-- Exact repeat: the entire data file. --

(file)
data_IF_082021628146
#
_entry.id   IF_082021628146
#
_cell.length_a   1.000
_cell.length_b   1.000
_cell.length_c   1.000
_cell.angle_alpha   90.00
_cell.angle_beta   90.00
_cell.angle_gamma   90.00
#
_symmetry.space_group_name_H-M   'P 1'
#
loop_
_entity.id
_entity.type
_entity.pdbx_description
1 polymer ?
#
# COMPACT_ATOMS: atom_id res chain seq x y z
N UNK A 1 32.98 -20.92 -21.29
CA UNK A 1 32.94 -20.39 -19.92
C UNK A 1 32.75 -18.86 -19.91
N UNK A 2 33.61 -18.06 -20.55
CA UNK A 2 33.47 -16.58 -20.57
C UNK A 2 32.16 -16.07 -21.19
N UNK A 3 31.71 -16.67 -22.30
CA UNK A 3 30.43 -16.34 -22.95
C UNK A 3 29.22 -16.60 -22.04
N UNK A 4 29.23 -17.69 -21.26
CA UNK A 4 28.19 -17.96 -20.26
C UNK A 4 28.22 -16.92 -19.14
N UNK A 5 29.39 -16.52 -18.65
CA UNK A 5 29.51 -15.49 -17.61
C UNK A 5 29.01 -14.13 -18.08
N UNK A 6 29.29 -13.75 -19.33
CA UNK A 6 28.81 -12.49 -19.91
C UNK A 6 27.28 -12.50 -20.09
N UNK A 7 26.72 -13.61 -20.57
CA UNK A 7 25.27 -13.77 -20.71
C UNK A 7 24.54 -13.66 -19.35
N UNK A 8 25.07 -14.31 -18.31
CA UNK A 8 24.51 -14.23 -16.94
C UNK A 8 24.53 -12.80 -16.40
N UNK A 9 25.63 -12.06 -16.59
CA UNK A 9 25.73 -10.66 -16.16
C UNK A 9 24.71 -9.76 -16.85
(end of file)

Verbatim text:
data_IF_082021628146
#
_entry.id   IF_082021628146
#
_cell.length_a   1.000
_cell.length_b   1.000
_cell.length_c   1.000
_cell.angle_alpha   90.00
_cell.angle_beta   90.00
_cell.angle_gamma   90.00
#
_symmetry.space_group_name_H-M   'P 1'
#
loop_
_entity.id
_entity.type
_entity.pdbx_description
1 polymer ?
#
# COMPACT_ATOMS: atom_id res chain seq x y z
N UNK A 1 32.98 -20.92 -21.29
CA UNK A 1 32.94 -20.39 -19.92
C UNK A 1 32.75 -18.86 -19.91
N UNK A 2 33.61 -18.06 -20.55
CA UNK A 2 33.47 -16.58 -20.57
C UNK A 2 32.16 -16.07 -21.19
N UNK A 3 31.71 -16.67 -22.30
CA UNK A 3 30.43 -16.34 -22.95
C UNK A 3 29.22 -16.60 -22.04
N UNK A 4 29.23 -17.69 -21.26
CA UNK A 4 28.19 -17.96 -20.26
C UNK A 4 28.22 -16.92 -19.14
N UNK A 5 29.39 -16.52 -18.65
CA UNK A 5 29.51 -15.49 -17.61
C UNK A 5 29.01 -14.13 -18.08
N UNK A 6 29.29 -13.75 -19.33
CA UNK A 6 28.81 -12.49 -19.91
C UNK A 6 27.28 -12.50 -20.09
N UNK A 7 26.72 -13.61 -20.57
CA UNK A 7 25.27 -13.77 -20.71
C UNK A 7 24.54 -13.66 -19.35
N UNK A 8 25.07 -14.31 -18.31
CA UNK A 8 24.51 -14.23 -16.94
C UNK A 8 24.53 -12.80 -16.40
N UNK A 9 25.63 -12.06 -16.59
CA UNK A 9 25.73 -10.66 -16.16
C UNK A 9 24.71 -9.76 -16.85